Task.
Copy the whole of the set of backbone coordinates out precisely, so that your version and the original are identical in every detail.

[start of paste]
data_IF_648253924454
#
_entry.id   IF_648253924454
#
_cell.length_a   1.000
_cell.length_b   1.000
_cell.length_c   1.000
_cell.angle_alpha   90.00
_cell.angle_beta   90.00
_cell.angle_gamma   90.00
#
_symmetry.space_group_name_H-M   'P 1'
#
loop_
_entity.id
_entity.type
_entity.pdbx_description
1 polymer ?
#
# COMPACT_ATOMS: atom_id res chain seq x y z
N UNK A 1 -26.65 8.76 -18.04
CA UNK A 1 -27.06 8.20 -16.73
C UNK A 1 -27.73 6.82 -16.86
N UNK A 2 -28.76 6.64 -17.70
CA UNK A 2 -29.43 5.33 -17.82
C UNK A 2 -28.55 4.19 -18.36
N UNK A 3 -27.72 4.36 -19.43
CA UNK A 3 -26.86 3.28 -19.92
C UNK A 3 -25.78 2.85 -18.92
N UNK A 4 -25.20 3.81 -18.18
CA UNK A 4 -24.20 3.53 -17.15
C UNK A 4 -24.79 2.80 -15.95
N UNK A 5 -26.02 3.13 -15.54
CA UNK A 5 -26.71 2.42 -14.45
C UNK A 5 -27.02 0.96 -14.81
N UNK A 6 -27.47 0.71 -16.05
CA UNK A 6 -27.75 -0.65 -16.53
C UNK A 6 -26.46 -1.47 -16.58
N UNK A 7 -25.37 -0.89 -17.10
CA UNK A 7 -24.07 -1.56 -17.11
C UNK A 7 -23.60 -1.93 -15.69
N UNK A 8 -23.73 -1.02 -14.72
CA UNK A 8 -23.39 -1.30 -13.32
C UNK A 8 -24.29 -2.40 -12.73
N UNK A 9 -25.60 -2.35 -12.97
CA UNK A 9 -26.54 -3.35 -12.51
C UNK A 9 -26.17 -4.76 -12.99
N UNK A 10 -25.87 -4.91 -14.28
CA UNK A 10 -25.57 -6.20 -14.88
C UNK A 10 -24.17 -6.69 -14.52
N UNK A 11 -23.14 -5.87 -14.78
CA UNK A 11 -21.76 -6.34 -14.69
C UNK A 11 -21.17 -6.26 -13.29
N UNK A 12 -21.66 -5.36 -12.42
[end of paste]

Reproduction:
data_IF_648253924454
#
_entry.id   IF_648253924454
#
_cell.length_a   1.000
_cell.length_b   1.000
_cell.length_c   1.000
_cell.angle_alpha   90.00
_cell.angle_beta   90.00
_cell.angle_gamma   90.00
#
_symmetry.space_group_name_H-M   'P 1'
#
loop_
_entity.id
_entity.type
_entity.pdbx_description
1 polymer ?
#
# COMPACT_ATOMS: atom_id res chain seq x y z
N UNK A 1 -26.65 8.76 -18.04
CA UNK A 1 -27.06 8.20 -16.73
C UNK A 1 -27.73 6.82 -16.86
N UNK A 2 -28.76 6.64 -17.70
CA UNK A 2 -29.43 5.33 -17.82
C UNK A 2 -28.55 4.19 -18.36
N UNK A 3 -27.72 4.36 -19.43
CA UNK A 3 -26.86 3.28 -19.92
C UNK A 3 -25.78 2.85 -18.92
N UNK A 4 -25.20 3.81 -18.18
CA UNK A 4 -24.20 3.53 -17.15
C UNK A 4 -24.79 2.80 -15.95
N UNK A 5 -26.02 3.13 -15.54
CA UNK A 5 -26.71 2.42 -14.45
C UNK A 5 -27.02 0.96 -14.81
N UNK A 6 -27.47 0.71 -16.05
CA UNK A 6 -27.75 -0.65 -16.53
C UNK A 6 -26.46 -1.47 -16.58
N UNK A 7 -25.37 -0.89 -17.10
CA UNK A 7 -24.07 -1.56 -17.11
C UNK A 7 -23.60 -1.93 -15.69
N UNK A 8 -23.73 -1.02 -14.72
CA UNK A 8 -23.39 -1.30 -13.32
C UNK A 8 -24.29 -2.40 -12.73
N UNK A 9 -25.60 -2.35 -12.97
CA UNK A 9 -26.54 -3.35 -12.51
C UNK A 9 -26.17 -4.76 -12.99
N UNK A 10 -25.87 -4.91 -14.28
CA UNK A 10 -25.57 -6.20 -14.88
C UNK A 10 -24.17 -6.69 -14.52
N UNK A 11 -23.14 -5.87 -14.78
CA UNK A 11 -21.76 -6.34 -14.69
C UNK A 11 -21.17 -6.26 -13.29
N UNK A 12 -21.66 -5.36 -12.42